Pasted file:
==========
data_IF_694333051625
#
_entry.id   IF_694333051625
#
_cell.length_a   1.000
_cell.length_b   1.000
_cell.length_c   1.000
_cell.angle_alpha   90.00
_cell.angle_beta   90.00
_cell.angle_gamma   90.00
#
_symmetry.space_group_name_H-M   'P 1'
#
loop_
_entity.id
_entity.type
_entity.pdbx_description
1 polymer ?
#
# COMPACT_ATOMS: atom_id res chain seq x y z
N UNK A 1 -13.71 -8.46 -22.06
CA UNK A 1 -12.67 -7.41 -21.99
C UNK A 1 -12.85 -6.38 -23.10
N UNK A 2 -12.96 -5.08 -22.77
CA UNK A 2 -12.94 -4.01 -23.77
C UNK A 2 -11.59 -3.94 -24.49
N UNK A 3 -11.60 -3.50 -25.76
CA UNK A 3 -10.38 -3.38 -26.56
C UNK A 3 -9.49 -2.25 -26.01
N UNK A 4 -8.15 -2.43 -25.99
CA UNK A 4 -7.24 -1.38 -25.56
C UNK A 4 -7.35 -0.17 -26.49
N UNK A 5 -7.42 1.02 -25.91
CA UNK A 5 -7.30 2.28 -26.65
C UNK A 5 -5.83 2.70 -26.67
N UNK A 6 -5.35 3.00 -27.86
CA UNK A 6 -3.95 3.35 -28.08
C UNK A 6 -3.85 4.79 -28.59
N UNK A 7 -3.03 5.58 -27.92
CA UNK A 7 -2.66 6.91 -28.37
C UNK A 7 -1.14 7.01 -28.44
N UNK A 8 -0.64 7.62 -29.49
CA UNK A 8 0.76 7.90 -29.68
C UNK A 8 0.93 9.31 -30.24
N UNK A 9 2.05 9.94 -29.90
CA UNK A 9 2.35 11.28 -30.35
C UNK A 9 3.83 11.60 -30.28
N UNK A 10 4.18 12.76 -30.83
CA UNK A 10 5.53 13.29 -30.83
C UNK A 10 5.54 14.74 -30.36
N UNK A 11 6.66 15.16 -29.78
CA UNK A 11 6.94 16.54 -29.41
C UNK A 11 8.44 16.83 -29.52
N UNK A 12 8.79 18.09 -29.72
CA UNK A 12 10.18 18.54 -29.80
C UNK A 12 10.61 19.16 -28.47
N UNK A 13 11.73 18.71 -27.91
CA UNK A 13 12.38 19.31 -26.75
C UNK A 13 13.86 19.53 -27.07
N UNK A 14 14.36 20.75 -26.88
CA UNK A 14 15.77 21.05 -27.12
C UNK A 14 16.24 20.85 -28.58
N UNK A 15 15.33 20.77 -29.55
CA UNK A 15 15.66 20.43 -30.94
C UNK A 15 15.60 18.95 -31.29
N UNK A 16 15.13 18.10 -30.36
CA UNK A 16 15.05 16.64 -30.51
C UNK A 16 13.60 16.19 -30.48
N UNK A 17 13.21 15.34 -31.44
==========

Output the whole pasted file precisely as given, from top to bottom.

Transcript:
data_IF_694333051625
#
_entry.id   IF_694333051625
#
_cell.length_a   1.000
_cell.length_b   1.000
_cell.length_c   1.000
_cell.angle_alpha   90.00
_cell.angle_beta   90.00
_cell.angle_gamma   90.00
#
_symmetry.space_group_name_H-M   'P 1'
#
loop_
_entity.id
_entity.type
_entity.pdbx_description
1 polymer ?
#
# COMPACT_ATOMS: atom_id res chain seq x y z
N UNK A 1 -13.71 -8.46 -22.06
CA UNK A 1 -12.67 -7.41 -21.99
C UNK A 1 -12.85 -6.38 -23.10
N UNK A 2 -12.96 -5.08 -22.77
CA UNK A 2 -12.94 -4.01 -23.77
C UNK A 2 -11.59 -3.94 -24.49
N UNK A 3 -11.60 -3.50 -25.76
CA UNK A 3 -10.38 -3.38 -26.56
C UNK A 3 -9.49 -2.25 -26.01
N UNK A 4 -8.15 -2.43 -25.99
CA UNK A 4 -7.24 -1.38 -25.56
C UNK A 4 -7.35 -0.17 -26.49
N UNK A 5 -7.42 1.02 -25.91
CA UNK A 5 -7.30 2.28 -26.65
C UNK A 5 -5.83 2.70 -26.67
N UNK A 6 -5.35 3.00 -27.86
CA UNK A 6 -3.95 3.35 -28.08
C UNK A 6 -3.85 4.79 -28.59
N UNK A 7 -3.03 5.58 -27.92
CA UNK A 7 -2.66 6.91 -28.37
C UNK A 7 -1.14 7.01 -28.44
N UNK A 8 -0.64 7.62 -29.49
CA UNK A 8 0.76 7.90 -29.68
C UNK A 8 0.93 9.31 -30.24
N UNK A 9 2.05 9.94 -29.90
CA UNK A 9 2.35 11.28 -30.35
C UNK A 9 3.83 11.60 -30.28
N UNK A 10 4.18 12.76 -30.83
CA UNK A 10 5.53 13.29 -30.83
C UNK A 10 5.54 14.74 -30.36
N UNK A 11 6.66 15.16 -29.78
CA UNK A 11 6.94 16.54 -29.41
C UNK A 11 8.44 16.83 -29.52
N UNK A 12 8.79 18.09 -29.72
CA UNK A 12 10.18 18.54 -29.80
C UNK A 12 10.61 19.16 -28.47
N UNK A 13 11.73 18.71 -27.91
CA UNK A 13 12.38 19.31 -26.75
C UNK A 13 13.86 19.53 -27.07
N UNK A 14 14.36 20.75 -26.88
CA UNK A 14 15.77 21.05 -27.12
C UNK A 14 16.24 20.85 -28.58
N UNK A 15 15.33 20.77 -29.55
CA UNK A 15 15.66 20.43 -30.94
C UNK A 15 15.60 18.95 -31.29
N UNK A 16 15.13 18.10 -30.36
CA UNK A 16 15.05 16.64 -30.51
C UNK A 16 13.60 16.19 -30.48
N UNK A 17 13.21 15.34 -31.44